There’s a lot of talk regarding all the ways technology is going to revolutionize procurement. Blockchain can increase supply chain visibility, the Internet of Things (IoT) can change the way our business devices communicate with each other, etc…But what type of innovations are available at the sourcing level?
From paper RFPs to conferences, it seems the way we source business has largely remained the same. Procurement teams are limited to siloed, outdated supplier databases and incomplete business information when attempting to make business decisions. It’s expensive and time-consuming to get a holistic picture of a supplier’s business health and mitigate third-party risk. How can we adapt today’s technology for tomorrow’s sourcing needs? Here are a few innovative ways that your organization can source business:
Daryl Hammett, CSMP, CSP, General Manager/Chief Operating Officer, ConnXus
Kevin Nash is the Vice President Chief Procurement Officer at Health Care Services Corporation, a Blue Cross Blue Shield Company. As an experienced executive in procurement, sourcing and supply chain operations, Kevin manages over 100 people who oversee a wide range of functions from sourcing and contracting to regulatory requirements. Kevin shares his tips to keep a large team organized, his outlook on the growing role of procurement in organizations, and his advice for those looking to be better procurement professionals and team leaders.
Can you talk about your background and education--how did you get involved in procurement?
Like many procurement professionals, I stumbled upon procurement early in my career and found it to be an interesting and exciting area to work. After graduating with a degree in engineering, I started my career at GE supporting a manufacturing process. While in manufacturing, I began to focus on supply chain because we were experiencing frequent supply chain and inventory issues that were significantly impacting the ability to meet the production schedule. After finishing my MBA and leaving GE, I joined a consulting firm and continued to focus on supply chain with an emphasis on procurement. While in consulting, I transitioned from focusing on the supply chain for direct material to supply chain and procurement in service-orientated companies.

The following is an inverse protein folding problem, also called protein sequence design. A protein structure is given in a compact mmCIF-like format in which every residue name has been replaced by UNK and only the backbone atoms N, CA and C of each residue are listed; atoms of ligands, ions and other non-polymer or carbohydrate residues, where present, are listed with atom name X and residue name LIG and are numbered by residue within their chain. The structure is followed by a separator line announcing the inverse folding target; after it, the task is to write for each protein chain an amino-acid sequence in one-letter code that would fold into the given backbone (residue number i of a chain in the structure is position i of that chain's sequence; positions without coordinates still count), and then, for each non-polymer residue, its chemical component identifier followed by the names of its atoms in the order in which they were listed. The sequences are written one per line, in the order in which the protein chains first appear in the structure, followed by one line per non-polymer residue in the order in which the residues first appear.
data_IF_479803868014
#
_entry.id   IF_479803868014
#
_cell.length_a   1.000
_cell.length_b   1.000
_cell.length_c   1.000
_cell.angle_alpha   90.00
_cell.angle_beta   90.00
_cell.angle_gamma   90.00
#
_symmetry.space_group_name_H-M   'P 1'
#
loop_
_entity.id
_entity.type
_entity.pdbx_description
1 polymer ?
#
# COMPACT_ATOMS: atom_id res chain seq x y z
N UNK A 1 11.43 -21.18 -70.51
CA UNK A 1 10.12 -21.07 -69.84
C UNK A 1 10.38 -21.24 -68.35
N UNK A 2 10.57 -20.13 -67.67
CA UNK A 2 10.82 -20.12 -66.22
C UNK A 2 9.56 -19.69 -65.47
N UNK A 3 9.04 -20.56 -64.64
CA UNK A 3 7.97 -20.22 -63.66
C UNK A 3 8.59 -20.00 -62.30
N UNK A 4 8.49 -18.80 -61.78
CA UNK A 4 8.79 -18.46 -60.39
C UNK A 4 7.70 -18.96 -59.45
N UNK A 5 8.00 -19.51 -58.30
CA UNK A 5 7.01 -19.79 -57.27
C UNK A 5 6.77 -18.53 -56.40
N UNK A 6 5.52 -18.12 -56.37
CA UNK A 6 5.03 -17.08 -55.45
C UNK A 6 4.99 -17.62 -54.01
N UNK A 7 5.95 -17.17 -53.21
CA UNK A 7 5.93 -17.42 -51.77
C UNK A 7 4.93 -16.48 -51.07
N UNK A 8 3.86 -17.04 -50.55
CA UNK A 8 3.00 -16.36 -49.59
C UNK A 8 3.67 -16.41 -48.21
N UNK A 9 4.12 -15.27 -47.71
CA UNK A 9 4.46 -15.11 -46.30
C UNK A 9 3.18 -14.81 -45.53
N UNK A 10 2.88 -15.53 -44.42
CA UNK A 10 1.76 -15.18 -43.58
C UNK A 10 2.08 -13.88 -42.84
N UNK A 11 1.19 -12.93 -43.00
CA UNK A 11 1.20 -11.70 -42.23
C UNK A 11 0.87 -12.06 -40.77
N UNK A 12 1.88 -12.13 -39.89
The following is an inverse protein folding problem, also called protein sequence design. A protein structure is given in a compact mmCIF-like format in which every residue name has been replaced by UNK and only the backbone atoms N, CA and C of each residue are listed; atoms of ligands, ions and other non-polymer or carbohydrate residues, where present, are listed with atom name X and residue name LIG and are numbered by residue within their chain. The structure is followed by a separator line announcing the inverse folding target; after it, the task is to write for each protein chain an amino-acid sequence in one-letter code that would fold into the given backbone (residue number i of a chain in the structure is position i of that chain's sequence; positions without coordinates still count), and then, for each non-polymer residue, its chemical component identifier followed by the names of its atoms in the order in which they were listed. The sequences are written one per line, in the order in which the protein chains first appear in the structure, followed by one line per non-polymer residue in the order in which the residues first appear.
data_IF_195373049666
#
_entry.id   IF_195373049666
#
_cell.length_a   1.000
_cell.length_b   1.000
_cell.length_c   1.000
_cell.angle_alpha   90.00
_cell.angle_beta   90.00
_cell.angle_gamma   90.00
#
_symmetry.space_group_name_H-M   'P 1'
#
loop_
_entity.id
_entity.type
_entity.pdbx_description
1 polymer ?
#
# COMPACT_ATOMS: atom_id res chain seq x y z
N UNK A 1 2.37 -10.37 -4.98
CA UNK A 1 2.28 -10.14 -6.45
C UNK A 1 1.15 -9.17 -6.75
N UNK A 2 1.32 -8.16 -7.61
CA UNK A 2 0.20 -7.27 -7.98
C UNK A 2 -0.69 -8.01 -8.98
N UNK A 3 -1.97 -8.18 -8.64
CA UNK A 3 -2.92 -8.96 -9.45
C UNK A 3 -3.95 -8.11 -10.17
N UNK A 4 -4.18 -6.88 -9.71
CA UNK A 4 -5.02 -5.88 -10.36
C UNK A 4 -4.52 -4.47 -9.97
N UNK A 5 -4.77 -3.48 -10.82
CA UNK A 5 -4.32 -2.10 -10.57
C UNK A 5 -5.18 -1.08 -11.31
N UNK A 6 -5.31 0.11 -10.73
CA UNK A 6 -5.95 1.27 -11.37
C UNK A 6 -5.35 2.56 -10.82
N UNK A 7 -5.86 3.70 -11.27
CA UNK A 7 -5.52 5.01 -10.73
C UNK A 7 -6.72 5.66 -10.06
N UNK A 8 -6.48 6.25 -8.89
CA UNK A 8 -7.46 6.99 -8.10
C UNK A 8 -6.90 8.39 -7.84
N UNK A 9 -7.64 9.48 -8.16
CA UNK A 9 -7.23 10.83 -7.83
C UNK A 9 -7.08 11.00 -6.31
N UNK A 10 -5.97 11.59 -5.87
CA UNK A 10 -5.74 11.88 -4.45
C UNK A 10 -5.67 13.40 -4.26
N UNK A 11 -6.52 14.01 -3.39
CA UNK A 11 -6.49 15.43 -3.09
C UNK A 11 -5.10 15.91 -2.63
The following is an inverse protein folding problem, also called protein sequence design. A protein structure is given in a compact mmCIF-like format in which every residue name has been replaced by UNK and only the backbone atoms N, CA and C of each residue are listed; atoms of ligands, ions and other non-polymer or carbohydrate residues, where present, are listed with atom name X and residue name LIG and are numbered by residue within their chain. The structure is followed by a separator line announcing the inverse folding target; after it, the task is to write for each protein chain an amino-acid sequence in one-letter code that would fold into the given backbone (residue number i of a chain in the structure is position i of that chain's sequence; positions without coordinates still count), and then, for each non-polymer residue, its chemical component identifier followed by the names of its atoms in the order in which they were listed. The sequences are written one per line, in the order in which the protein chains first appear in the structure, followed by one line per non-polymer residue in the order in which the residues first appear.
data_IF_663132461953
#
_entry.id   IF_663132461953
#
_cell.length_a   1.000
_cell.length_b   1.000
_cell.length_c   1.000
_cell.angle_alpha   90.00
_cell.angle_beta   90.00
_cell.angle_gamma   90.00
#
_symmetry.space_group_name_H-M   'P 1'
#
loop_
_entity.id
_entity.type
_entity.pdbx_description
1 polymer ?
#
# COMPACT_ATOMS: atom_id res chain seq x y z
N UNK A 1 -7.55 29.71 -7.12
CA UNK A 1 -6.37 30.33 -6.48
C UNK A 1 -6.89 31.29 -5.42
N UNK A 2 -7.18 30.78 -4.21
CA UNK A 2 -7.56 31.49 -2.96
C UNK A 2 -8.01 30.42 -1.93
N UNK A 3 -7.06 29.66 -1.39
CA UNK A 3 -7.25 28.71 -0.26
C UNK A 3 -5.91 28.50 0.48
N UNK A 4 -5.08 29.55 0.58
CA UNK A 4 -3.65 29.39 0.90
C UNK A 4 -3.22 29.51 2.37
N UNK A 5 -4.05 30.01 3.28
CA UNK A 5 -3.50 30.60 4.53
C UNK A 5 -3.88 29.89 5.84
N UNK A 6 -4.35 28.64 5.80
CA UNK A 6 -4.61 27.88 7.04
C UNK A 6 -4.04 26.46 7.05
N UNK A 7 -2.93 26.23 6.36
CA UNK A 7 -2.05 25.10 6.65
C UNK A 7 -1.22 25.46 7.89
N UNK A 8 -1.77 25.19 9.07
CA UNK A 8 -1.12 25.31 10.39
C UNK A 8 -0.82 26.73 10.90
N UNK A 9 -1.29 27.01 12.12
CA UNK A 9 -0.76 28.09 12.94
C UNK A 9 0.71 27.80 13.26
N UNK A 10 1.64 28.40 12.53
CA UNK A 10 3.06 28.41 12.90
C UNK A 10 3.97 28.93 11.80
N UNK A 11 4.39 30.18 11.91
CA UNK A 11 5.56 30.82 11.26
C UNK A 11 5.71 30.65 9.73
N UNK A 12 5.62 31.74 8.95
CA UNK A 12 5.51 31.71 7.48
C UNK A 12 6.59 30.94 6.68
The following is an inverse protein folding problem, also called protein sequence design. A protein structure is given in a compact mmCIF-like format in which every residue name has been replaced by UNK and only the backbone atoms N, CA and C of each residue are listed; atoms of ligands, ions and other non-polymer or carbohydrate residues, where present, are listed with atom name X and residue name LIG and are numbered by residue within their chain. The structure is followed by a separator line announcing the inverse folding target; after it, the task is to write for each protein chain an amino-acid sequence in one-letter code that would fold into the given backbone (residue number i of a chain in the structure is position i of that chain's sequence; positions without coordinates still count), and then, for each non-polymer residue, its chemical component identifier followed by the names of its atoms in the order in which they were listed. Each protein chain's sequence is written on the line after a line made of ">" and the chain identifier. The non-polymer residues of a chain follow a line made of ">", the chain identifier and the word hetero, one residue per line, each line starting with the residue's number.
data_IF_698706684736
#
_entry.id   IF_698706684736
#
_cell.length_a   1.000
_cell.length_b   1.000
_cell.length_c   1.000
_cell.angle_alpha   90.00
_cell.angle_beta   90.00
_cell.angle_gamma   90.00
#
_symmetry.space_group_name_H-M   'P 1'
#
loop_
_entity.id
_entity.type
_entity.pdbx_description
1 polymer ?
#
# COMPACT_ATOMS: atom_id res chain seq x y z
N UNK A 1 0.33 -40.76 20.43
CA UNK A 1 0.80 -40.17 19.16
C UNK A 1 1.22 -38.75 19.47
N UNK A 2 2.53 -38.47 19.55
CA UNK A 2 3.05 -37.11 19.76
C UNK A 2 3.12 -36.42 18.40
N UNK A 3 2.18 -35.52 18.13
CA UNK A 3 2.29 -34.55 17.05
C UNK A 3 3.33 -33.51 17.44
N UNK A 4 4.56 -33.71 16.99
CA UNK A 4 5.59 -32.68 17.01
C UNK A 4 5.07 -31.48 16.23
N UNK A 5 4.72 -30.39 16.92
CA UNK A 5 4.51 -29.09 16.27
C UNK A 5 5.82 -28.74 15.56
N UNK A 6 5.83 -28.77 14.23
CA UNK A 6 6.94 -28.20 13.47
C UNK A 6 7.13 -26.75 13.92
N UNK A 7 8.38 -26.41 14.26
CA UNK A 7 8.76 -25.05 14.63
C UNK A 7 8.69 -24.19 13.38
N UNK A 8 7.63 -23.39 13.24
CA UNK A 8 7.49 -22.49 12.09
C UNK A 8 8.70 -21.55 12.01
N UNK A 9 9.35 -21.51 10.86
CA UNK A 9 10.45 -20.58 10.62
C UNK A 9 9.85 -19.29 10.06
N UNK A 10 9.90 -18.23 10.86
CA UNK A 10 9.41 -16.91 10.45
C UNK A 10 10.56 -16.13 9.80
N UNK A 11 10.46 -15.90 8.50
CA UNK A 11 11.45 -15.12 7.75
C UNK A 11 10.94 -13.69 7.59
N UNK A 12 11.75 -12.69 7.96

In previous blogs, SIG has covered the basic concept of sustainability, including an overview of its various dimensions. In this post, I will touch on the role that sourcing professionals can have in meeting corporate sustainability goals.
Why should sourcing have a role?
Sourcing is uniquely positioned to contribute to meeting a corporation's sustainability goals because sourcing typically has expertise in:
Creating alignment to corporate goals
Building frameworks to measure success
Researching market conditions and supplier capabilities
Conducting strategic negotiations
Designing innovative methods for value creation
Ranking the priorities of stakeholders with supplier offerings
Identifying risk and mitigating responsibly
The reduction in costs after implementing a sustainability program can exceed the costs of implementation – in other words, you’re spending money up front but in the long run, you save more than you spend. For example, if an organization were to target the spend category of corporate services and facilities management (FM), capital may be invested in working with a supplier to install a new system that reduces energy consumption at the company's North American headquarters, but in the long run, the reduction in energy costs saves the company money – which of course, can then be reinvested.
In this example, procurement and sourcing are uniquely positioned to make this happen. Most likely Sourcing negotiated the original FM contract, understands the innovative capabilities of suppliers, has heard many recent pitches on new products, and is adept at performing the analysis that proves an investment can have a significant return in hard costs, and even soft costs.
Mary Zampino, Senior Director of Global Sourcing Intelligence
In my time working in the sourcing sphere I have become passionate about ethical sourcing. Mexico, where I have lived for nearly eight years, is where many companies source cheap, nearshore labor and is a resource for bilingual, cost-saving talent. I have witnessed unethical sourcing practices in my time here and I am always looking to educate myself and others on the benefits of ethical sourcing. As companies chase better costs to remain viable, the possibility of building a supply chain with poor ethical practices increases. Ensuring ethical sourcing practices in your supply chain can be labor intensive but the benefits are immense.
According to the Chartered Institute of Purchasing & Supply (CIPS), ethical sourcing is the process of ensuring the products being sourced are obtained in a responsible and sustainable way, that the workers involved in making them are safe and treated fairly and that environmental and social impacts are taken into consideration during the sourcing process. Ethical sourcing also means the procurement process respects international standards against criminal conduct and human rights abuses and responds to these issues immediately if identified.